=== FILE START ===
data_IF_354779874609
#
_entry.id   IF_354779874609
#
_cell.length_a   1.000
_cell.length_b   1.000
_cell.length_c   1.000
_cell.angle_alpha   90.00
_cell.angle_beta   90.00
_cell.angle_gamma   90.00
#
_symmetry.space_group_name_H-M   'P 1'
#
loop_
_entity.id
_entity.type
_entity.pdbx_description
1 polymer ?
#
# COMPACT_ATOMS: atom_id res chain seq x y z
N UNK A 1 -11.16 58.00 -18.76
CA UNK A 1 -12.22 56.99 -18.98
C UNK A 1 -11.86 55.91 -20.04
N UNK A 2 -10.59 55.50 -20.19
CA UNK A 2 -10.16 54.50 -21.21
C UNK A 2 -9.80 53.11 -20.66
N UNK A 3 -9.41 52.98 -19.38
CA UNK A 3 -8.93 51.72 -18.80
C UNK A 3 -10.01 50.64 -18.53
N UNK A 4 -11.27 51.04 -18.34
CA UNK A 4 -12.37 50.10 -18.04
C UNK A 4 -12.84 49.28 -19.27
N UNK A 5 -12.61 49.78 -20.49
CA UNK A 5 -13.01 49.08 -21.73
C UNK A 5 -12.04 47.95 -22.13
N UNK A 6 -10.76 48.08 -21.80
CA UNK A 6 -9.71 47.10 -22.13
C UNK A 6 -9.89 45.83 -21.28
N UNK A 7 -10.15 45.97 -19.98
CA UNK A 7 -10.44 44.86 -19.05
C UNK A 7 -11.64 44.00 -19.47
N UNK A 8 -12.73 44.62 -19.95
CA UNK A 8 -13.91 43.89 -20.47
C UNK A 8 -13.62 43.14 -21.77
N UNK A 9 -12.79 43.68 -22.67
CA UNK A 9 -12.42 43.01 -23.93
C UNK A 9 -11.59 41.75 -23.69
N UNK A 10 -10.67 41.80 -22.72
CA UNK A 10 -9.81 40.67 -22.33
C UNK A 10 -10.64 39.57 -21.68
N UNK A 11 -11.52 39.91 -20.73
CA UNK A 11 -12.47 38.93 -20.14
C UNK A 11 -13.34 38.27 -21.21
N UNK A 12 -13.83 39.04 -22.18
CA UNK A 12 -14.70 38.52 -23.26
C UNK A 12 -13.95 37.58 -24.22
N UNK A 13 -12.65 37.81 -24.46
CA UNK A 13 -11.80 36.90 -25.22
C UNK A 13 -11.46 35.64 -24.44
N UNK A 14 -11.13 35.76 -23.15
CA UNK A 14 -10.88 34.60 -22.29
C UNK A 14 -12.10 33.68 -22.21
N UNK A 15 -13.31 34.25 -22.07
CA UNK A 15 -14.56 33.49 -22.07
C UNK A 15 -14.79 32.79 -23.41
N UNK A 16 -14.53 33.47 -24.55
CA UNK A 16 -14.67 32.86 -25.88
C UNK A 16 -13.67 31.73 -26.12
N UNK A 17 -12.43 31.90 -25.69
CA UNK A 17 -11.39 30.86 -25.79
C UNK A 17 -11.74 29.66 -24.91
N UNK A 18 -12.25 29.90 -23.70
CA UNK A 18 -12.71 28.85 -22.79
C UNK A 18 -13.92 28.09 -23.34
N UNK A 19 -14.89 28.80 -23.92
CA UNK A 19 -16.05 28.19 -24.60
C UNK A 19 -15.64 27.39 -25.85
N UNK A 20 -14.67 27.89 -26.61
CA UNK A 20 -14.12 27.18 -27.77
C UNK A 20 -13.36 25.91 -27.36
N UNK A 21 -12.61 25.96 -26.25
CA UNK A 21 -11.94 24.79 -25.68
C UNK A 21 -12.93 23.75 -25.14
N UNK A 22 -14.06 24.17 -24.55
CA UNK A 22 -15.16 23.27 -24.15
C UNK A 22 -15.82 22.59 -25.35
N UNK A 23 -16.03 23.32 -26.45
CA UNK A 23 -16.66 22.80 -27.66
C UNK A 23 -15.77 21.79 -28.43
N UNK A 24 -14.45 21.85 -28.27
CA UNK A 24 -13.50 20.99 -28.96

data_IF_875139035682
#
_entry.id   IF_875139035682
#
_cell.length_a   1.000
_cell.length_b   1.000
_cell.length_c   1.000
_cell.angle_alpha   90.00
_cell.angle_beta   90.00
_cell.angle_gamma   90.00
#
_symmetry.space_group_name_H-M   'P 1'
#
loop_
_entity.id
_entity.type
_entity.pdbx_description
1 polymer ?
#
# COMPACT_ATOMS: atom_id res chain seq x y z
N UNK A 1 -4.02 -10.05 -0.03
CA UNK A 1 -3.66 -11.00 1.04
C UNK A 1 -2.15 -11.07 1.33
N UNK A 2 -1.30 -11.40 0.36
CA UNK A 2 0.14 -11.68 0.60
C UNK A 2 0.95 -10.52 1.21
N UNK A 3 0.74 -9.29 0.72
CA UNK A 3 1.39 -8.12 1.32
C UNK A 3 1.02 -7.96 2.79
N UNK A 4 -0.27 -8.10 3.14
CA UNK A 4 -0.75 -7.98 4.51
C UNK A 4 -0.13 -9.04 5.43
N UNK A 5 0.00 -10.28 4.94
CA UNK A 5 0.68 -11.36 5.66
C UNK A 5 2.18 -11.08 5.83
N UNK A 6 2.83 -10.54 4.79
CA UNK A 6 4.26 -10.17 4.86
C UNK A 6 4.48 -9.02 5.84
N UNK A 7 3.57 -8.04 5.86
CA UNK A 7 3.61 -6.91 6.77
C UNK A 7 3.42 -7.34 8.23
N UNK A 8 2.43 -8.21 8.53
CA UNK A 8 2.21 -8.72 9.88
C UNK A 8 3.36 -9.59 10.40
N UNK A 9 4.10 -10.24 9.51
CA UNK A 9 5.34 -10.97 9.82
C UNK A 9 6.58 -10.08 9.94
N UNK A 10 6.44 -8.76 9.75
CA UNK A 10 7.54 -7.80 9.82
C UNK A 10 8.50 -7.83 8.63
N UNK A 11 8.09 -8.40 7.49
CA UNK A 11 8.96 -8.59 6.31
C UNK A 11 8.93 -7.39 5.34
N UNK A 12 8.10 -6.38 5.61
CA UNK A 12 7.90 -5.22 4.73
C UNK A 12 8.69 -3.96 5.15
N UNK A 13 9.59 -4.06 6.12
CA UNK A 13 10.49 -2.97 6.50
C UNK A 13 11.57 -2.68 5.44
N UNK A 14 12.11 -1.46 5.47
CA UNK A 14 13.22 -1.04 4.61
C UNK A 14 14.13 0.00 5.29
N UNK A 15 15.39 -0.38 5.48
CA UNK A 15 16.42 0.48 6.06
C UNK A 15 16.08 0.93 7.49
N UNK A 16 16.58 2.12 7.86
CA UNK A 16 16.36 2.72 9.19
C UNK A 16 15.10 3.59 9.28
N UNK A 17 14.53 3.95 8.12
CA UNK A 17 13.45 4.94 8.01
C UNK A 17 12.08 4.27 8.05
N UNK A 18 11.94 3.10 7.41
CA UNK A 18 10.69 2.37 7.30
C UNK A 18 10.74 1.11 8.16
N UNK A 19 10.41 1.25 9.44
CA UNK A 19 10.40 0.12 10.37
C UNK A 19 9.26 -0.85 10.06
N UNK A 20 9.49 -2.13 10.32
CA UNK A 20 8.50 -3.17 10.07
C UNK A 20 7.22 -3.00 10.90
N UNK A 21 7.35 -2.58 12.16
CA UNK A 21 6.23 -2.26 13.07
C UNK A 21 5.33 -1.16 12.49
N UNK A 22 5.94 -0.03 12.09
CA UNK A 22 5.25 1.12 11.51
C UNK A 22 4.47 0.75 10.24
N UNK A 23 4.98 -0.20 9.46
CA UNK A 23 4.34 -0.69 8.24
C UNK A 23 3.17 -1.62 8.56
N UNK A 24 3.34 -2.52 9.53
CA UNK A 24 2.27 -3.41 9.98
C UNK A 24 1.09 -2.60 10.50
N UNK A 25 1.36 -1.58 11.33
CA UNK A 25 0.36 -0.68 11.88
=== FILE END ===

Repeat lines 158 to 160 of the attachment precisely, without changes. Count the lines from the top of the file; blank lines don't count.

CA UNK A 16 16.36 2.72 9.19
C UNK A 16 15.10 3.59 9.28
N UNK A 17 14.53 3.95 8.12